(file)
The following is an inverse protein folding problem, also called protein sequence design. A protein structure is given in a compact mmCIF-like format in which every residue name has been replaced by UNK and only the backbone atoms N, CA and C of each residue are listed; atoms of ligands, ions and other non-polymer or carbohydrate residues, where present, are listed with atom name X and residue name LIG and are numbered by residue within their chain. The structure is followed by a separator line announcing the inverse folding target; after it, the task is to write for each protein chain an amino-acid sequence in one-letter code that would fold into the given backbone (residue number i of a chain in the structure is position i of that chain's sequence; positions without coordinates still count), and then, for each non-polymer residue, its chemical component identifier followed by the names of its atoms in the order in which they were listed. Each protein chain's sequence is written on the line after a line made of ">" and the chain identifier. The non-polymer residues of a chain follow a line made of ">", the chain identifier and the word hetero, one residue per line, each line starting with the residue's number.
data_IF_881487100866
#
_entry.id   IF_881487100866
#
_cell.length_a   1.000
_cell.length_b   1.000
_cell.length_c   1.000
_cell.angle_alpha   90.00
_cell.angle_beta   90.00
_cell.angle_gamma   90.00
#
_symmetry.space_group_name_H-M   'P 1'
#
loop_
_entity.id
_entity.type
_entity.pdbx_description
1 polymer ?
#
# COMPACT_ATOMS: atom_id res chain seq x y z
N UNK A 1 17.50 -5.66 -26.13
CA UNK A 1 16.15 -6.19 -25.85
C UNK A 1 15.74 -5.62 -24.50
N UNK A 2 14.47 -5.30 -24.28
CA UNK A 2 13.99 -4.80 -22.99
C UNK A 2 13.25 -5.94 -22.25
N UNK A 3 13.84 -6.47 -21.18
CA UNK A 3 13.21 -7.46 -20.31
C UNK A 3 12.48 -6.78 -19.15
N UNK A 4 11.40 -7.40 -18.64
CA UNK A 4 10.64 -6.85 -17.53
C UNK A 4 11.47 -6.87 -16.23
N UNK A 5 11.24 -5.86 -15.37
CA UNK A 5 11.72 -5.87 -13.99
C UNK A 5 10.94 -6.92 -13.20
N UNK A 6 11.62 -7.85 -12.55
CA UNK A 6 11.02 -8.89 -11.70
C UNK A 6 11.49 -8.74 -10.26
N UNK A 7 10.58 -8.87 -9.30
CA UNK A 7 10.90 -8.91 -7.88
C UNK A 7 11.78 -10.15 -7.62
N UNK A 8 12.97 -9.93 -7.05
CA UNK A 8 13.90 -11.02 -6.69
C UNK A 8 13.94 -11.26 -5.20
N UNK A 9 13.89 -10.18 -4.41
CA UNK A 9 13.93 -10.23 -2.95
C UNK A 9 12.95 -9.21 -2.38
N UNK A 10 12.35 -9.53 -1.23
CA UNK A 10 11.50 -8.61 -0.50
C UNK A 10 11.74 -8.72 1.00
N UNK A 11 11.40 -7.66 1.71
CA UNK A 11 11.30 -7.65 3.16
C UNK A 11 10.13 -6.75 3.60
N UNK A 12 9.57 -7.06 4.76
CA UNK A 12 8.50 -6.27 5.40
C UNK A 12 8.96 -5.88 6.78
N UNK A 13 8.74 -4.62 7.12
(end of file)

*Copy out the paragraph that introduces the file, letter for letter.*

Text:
The following is an inverse protein folding problem, also called protein sequence design. A protein structure is given in a compact mmCIF-like format in which every residue name has been replaced by UNK and only the backbone atoms N, CA and C of each residue are listed; atoms of ligands, ions and other non-polymer or carbohydrate residues, where present, are listed with atom name X and residue name LIG and are numbered by residue within their chain. The structure is followed by a separator line announcing the inverse folding target; after it, the task is to write for each protein chain an amino-acid sequence in one-letter code that would fold into the given backbone (residue number i of a chain in the structure is position i of that chain's sequence; positions without coordinates still count), and then, for each non-polymer residue, its chemical component identifier followed by the names of its atoms in the order in which they were listed. Each protein chain's sequence is written on the line after a line made of ">" and the chain identifier. The non-polymer residues of a chain follow a line made of ">", the chain identifier and the word hetero, one residue per line, each line starting with the residue's number.